Don Makatile

Save for those outsiders who were bussed in, the ruling ANC and their new adversaries Cope were still in Bloemfontein yesterday fighting over those scraps of the Siwelele - Bloemfontein Celtic supporters - who give a hoot about politics.

Since the advent of Cope, from the very day former defence minister Mosiuoa Lekota "served divorce papers" on his former comrades, whole communities have been torn apart in the biblical "brother against brother, son against father and daughter against mother" sense.

But while Cope, in the words of political analyst Susan Booysen, a professor at Wits University, stand a much bigger chance and have more credibility than the DA, their good showing is enough to allow them only a slot as the official opposition after next year's elections.

"They only pose a serious challenge as an opposition party," Booysen says, explaining why she doesn't think they can unseat the party in government.

So, the die is cast.

Given the Cope brouhaha, if (when?) the ANC wins next year, maybe its president should be allowed to repeat his near-blasphemous line that "the ANC will rule until Jesus comes (back)".

As the ANC mops up after the 47th anniversary celebration of the formation of Umkhonto we Sizwe and Cope does the same after the historic launch of the breakway party, loyalties in the City of Roses, where the ANC was founded in 1912, will be torn. Common ground among the people will be their love for the green and white of Celtic. No more and no farther.

"Yes, the ANC will win the coming elections," says ID leader Patricia de Lille, before adding, "but I think with a reduced majority."

That they will win is perhaps an indictment on her party and other opposition parties that are not able to significantly corrode the ANC majority.

The Independent Electoral Commission's chief electoral officer Pansy Tlakula says, at the last count, there were 144 parties registered to contest the 2009 elections.

The IEC website shows 149 with formations such as Sasa, the Strategic Alliance of South Africa, having allowed their chances to expire, thereby putting them out of action for next year's show.

The list of registered parties makes for fascinating reading.

There's a party run out of No. 4 Barclay Road, Dunnotar in Nigel. It is called, wait for it, The Real Congress!

This really puts a damper on ANC claims that Cope's insistence on the use of the word "congress" is only meant to confuse voters.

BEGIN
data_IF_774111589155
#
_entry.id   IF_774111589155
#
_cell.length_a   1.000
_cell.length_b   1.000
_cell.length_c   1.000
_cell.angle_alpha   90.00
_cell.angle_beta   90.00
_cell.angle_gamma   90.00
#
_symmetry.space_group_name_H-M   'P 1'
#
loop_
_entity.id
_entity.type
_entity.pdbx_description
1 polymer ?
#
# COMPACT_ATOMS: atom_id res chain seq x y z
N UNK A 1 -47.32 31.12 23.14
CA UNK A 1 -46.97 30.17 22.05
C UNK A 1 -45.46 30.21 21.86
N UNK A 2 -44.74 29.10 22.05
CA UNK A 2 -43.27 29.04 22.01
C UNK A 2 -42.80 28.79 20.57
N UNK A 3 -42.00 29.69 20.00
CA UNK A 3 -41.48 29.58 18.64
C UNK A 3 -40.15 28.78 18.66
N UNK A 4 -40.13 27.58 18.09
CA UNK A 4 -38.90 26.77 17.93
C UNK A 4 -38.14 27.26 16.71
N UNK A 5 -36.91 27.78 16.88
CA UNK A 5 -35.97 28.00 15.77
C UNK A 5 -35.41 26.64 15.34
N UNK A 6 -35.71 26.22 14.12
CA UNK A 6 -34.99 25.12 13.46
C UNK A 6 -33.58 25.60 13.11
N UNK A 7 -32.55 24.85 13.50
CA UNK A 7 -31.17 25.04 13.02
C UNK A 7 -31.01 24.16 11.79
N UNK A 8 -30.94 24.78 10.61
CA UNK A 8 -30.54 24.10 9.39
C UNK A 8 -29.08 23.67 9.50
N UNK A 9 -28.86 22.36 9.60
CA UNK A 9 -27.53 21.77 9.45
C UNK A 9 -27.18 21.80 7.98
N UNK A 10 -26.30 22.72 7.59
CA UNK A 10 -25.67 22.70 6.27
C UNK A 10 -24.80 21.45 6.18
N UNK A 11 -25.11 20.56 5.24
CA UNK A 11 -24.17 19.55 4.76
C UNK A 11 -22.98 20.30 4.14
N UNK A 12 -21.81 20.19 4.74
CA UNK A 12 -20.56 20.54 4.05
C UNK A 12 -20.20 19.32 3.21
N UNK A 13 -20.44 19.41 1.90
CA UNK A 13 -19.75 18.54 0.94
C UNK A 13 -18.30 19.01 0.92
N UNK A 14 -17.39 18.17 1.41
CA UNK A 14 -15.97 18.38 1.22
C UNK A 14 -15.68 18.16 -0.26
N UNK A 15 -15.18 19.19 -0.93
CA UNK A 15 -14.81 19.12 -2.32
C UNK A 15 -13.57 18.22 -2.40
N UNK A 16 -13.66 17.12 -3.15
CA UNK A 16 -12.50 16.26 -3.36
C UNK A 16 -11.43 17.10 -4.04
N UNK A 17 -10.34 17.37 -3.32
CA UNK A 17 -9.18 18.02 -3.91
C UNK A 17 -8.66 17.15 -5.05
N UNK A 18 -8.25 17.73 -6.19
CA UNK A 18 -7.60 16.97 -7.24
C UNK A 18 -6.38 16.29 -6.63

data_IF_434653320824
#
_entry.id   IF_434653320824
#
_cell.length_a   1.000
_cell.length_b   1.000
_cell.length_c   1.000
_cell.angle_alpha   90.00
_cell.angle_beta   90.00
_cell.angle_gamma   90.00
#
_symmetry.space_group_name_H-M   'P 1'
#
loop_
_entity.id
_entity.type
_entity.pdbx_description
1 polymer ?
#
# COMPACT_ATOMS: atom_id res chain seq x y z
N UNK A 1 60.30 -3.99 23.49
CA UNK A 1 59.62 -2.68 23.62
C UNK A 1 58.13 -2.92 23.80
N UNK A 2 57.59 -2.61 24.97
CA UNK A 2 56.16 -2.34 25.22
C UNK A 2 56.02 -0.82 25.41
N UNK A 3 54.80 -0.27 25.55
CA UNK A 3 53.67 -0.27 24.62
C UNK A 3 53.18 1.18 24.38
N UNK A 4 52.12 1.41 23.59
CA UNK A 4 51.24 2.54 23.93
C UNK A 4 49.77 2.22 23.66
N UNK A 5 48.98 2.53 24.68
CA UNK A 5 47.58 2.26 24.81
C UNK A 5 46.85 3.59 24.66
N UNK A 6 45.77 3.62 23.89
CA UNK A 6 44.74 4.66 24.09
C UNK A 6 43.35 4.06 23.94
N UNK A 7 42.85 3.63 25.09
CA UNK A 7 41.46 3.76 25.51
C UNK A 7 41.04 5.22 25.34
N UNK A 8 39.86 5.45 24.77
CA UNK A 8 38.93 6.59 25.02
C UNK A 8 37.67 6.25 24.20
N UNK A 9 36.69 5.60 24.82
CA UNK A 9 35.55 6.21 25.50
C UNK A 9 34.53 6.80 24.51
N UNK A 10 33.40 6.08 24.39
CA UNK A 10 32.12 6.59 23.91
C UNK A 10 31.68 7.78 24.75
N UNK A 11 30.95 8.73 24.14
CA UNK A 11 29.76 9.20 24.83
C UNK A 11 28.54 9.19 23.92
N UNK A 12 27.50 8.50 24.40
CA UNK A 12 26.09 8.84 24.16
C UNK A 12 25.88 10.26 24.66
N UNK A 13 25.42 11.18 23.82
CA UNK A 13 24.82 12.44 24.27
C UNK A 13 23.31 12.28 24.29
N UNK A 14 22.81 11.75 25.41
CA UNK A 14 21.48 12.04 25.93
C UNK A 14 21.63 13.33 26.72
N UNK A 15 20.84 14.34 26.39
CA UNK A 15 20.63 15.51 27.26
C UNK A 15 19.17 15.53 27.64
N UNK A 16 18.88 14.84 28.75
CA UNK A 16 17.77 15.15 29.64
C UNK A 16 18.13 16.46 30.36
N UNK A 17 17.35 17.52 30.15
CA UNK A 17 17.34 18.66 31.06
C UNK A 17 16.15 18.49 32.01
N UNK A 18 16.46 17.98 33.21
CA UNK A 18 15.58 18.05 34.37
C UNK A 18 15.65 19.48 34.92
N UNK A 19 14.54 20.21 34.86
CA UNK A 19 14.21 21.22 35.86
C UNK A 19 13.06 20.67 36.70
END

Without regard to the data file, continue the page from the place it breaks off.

The Congress of the People, says the ANC, is an intrinsic part of its history because it was the name given to the 1955 Kliptown gathering that culminated in the adoption of the Freedom Charter.

The Real Congress is ready for 2009 and it is not led by the two natives affectionately known by the acronym Shikota.

In addition to the ANC, there are 11 other parties with African attached to their names. There's also the African National Freedom Party operating from the once-volatile Richmond in the KwaZulu-Natal Midlands.


While the PAC has been forced through time to dilute their Africanist stance to include people of colour, from Port Elizabeth comes a modern-day separatist dinosaur called the Congress Movement of the Coloured People of South Africa.

My ma hoor my!

This when Cope has just unveiled firebrand Alan Boesak, a magnet of the coloured vote, as one of their own.

God's specially anointed few have formed themselves into something called GPP - God's People's Party. They are from Bethal in Mpumalanga.

If "until Jesus comes back" is so offensive, is there no sacrilege there, Reverend Kenneth Meshoe?

After some divine intervention, Divine Kingdom, with a Germiston postal address, cancelled.

God is great!

Like fools who rush in where angels fear to tread, the Eden Forum is registered. No prizes for guessing how many people it will entice into its garden.

Keep It Straight and Simple - KISS - are still registered. Their logo is a red pout!

One Mrs Denise Catherine du Plooy speaks for a party whose youth are unlikely to undress at congresses and their adults stab one another in the neck - the Christian Front.

The Barkly West Task Team is not a security firm, it is a political party.

Out of Giyani comes Ximoko Party, whose chant is "We serve and lead". Lead who?

De Lille, one of the first voices to out the multimillion-dollar arms deal, says the ANC might also "lose control of certain provinces".

But whoever sees Ximoko running the show in Limpopo, let alone their backyard, is an inveterate optimist.

Political lines were drawn in Bloemfontein between the two camps sporting T-shirts in the same shade of yellow.

Two-thirds majority or not, whoever else wasn't there, plays in the junior leagues. Period.